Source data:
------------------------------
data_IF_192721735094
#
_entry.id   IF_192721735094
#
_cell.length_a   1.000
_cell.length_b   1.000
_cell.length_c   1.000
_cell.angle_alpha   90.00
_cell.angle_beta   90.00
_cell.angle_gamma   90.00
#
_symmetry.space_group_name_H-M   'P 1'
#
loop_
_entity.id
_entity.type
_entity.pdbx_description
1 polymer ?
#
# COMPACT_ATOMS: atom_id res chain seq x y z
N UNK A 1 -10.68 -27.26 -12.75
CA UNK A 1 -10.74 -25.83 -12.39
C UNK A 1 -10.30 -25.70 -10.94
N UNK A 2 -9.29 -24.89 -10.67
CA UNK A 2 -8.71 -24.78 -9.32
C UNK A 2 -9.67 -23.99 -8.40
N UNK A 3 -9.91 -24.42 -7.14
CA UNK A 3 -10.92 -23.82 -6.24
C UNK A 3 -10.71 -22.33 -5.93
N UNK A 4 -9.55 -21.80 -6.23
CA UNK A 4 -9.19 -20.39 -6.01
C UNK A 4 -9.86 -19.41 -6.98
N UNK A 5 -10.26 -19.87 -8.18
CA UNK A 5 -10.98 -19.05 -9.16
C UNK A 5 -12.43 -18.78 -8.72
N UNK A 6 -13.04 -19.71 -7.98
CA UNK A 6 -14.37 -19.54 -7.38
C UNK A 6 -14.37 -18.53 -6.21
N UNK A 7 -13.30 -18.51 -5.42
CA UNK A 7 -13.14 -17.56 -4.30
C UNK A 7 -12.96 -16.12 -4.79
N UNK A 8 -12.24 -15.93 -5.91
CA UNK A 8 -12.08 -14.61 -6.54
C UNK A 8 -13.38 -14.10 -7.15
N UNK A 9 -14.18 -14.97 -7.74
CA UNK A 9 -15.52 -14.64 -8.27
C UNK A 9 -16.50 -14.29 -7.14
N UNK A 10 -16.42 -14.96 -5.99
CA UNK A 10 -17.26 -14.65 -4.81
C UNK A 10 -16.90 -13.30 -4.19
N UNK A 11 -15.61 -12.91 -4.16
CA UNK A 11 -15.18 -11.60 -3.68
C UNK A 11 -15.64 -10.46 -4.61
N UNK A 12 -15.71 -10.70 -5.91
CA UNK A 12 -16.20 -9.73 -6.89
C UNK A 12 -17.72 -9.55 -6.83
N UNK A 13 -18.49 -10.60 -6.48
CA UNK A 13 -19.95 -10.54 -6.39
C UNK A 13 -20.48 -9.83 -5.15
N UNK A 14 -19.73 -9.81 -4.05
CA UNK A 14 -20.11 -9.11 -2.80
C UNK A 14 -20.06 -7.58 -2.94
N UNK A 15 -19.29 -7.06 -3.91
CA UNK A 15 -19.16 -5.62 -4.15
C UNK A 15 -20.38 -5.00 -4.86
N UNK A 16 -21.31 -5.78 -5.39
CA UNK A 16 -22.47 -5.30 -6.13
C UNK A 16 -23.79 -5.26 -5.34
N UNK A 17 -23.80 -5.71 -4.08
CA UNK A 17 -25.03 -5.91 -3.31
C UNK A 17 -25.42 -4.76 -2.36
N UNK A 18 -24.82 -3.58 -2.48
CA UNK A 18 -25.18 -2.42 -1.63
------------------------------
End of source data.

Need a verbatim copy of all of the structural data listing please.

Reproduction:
data_IF_192721735094
#
_entry.id   IF_192721735094
#
_cell.length_a   1.000
_cell.length_b   1.000
_cell.length_c   1.000
_cell.angle_alpha   90.00
_cell.angle_beta   90.00
_cell.angle_gamma   90.00
#
_symmetry.space_group_name_H-M   'P 1'
#
loop_
_entity.id
_entity.type
_entity.pdbx_description
1 polymer ?
#
# COMPACT_ATOMS: atom_id res chain seq x y z
N UNK A 1 -10.68 -27.26 -12.75
CA UNK A 1 -10.74 -25.83 -12.39
C UNK A 1 -10.30 -25.70 -10.94
N UNK A 2 -9.29 -24.89 -10.67
CA UNK A 2 -8.71 -24.78 -9.32
C UNK A 2 -9.67 -23.99 -8.40
N UNK A 3 -9.91 -24.42 -7.14
CA UNK A 3 -10.92 -23.82 -6.24
C UNK A 3 -10.71 -22.33 -5.93
N UNK A 4 -9.55 -21.80 -6.23
CA UNK A 4 -9.19 -20.39 -6.01
C UNK A 4 -9.86 -19.41 -6.98
N UNK A 5 -10.26 -19.87 -8.18
CA UNK A 5 -10.98 -19.05 -9.16
C UNK A 5 -12.43 -18.78 -8.72
N UNK A 6 -13.04 -19.71 -7.98
CA UNK A 6 -14.37 -19.54 -7.38
C UNK A 6 -14.37 -18.53 -6.21
N UNK A 7 -13.30 -18.51 -5.42
CA UNK A 7 -13.14 -17.56 -4.30
C UNK A 7 -12.96 -16.12 -4.79
N UNK A 8 -12.24 -15.93 -5.91
CA UNK A 8 -12.08 -14.61 -6.54
C UNK A 8 -13.38 -14.10 -7.15
N UNK A 9 -14.18 -14.97 -7.74
CA UNK A 9 -15.52 -14.64 -8.27
C UNK A 9 -16.50 -14.29 -7.14
N UNK A 10 -16.42 -14.96 -5.99
CA UNK A 10 -17.26 -14.65 -4.81
C UNK A 10 -16.90 -13.30 -4.19
N UNK A 11 -15.61 -12.91 -4.16
CA UNK A 11 -15.18 -11.60 -3.68
C UNK A 11 -15.64 -10.46 -4.61
N UNK A 12 -15.71 -10.70 -5.91
CA UNK A 12 -16.20 -9.73 -6.89
C UNK A 12 -17.72 -9.55 -6.83
N UNK A 13 -18.49 -10.60 -6.48
CA UNK A 13 -19.95 -10.54 -6.39
C UNK A 13 -20.48 -9.83 -5.15
N UNK A 14 -19.73 -9.81 -4.05
CA UNK A 14 -20.11 -9.11 -2.80
C UNK A 14 -20.06 -7.58 -2.94
N UNK A 15 -19.29 -7.06 -3.91
CA UNK A 15 -19.16 -5.62 -4.15
C UNK A 15 -20.38 -5.00 -4.86
N UNK A 16 -21.31 -5.78 -5.39
CA UNK A 16 -22.47 -5.30 -6.13
C UNK A 16 -23.79 -5.26 -5.34
N UNK A 17 -23.80 -5.71 -4.08
CA UNK A 17 -25.03 -5.91 -3.31
C UNK A 17 -25.42 -4.76 -2.36
N UNK A 18 -24.82 -3.58 -2.48
CA UNK A 18 -25.18 -2.42 -1.63